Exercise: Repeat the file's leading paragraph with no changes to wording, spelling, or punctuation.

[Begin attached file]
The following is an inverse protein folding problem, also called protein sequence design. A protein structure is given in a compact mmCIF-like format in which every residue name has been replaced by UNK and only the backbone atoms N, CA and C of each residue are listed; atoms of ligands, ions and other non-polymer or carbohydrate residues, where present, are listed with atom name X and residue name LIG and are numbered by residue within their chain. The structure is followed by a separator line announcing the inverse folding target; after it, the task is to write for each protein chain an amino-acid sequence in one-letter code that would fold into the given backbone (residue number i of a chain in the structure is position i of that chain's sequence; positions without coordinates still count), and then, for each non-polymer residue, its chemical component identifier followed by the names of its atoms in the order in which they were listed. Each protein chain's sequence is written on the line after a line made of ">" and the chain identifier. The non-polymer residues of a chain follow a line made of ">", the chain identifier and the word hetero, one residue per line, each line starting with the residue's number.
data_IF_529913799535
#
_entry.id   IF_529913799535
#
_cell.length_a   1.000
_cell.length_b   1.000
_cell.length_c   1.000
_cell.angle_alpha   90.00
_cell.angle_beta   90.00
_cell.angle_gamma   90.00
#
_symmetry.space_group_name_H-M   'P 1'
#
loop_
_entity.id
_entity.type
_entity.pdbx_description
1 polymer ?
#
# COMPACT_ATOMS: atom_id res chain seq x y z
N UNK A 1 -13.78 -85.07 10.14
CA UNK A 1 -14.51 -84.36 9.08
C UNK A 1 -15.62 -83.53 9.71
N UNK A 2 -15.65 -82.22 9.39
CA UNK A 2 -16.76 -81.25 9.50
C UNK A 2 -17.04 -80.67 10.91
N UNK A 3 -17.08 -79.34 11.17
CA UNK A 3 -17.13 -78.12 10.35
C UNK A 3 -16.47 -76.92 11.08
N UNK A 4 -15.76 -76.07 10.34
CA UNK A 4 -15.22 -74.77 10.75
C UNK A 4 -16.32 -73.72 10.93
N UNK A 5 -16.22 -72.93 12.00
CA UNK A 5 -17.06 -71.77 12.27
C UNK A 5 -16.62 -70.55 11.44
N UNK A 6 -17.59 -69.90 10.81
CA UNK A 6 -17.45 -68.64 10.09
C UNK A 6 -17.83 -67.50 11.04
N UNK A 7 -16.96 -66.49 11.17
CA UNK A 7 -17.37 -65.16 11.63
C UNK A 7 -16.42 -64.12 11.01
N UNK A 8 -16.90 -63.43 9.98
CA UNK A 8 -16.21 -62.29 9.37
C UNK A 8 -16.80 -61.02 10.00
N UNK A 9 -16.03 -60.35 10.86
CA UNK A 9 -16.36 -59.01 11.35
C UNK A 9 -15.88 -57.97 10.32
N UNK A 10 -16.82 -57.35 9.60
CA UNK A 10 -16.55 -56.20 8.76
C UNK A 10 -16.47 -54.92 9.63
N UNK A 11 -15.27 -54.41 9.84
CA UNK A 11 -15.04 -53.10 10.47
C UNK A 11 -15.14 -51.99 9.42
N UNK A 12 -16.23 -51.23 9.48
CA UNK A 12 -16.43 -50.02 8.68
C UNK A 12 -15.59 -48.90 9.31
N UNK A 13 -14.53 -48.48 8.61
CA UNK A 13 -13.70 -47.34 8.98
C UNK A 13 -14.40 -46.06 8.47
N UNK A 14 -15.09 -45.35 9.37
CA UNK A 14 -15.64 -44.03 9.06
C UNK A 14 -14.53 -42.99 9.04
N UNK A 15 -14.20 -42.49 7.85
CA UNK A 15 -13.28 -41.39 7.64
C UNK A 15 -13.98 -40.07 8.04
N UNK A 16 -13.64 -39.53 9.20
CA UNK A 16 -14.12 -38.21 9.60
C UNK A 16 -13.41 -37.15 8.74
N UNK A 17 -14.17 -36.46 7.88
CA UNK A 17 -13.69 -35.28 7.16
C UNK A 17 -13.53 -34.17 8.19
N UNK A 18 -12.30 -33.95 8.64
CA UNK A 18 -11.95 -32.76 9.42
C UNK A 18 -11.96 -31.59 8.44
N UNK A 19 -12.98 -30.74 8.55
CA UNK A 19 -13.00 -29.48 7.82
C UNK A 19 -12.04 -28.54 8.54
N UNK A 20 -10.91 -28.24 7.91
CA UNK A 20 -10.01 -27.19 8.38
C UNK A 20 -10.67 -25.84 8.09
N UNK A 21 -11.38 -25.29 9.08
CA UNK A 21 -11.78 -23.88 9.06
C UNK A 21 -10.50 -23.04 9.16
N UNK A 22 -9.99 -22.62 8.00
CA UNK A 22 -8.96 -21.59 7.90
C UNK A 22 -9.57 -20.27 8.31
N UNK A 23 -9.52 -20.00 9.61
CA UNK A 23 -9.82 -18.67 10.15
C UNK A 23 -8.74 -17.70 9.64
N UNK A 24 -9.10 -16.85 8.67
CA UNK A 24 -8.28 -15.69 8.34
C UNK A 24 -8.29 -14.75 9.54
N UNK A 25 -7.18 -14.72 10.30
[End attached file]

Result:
The following is an inverse protein folding problem, also called protein sequence design. A protein structure is given in a compact mmCIF-like format in which every residue name has been replaced by UNK and only the backbone atoms N, CA and C of each residue are listed; atoms of ligands, ions and other non-polymer or carbohydrate residues, where present, are listed with atom name X and residue name LIG and are numbered by residue within their chain. The structure is followed by a separator line announcing the inverse folding target; after it, the task is to write for each protein chain an amino-acid sequence in one-letter code that would fold into the given backbone (residue number i of a chain in the structure is position i of that chain's sequence; positions without coordinates still count), and then, for each non-polymer residue, its chemical component identifier followed by the names of its atoms in the order in which they were listed. Each protein chain's sequence is written on the line after a line made of ">" and the chain identifier. The non-polymer residues of a chain follow a line made of ">", the chain identifier and the word hetero, one residue per line, each line starting with the residue's number.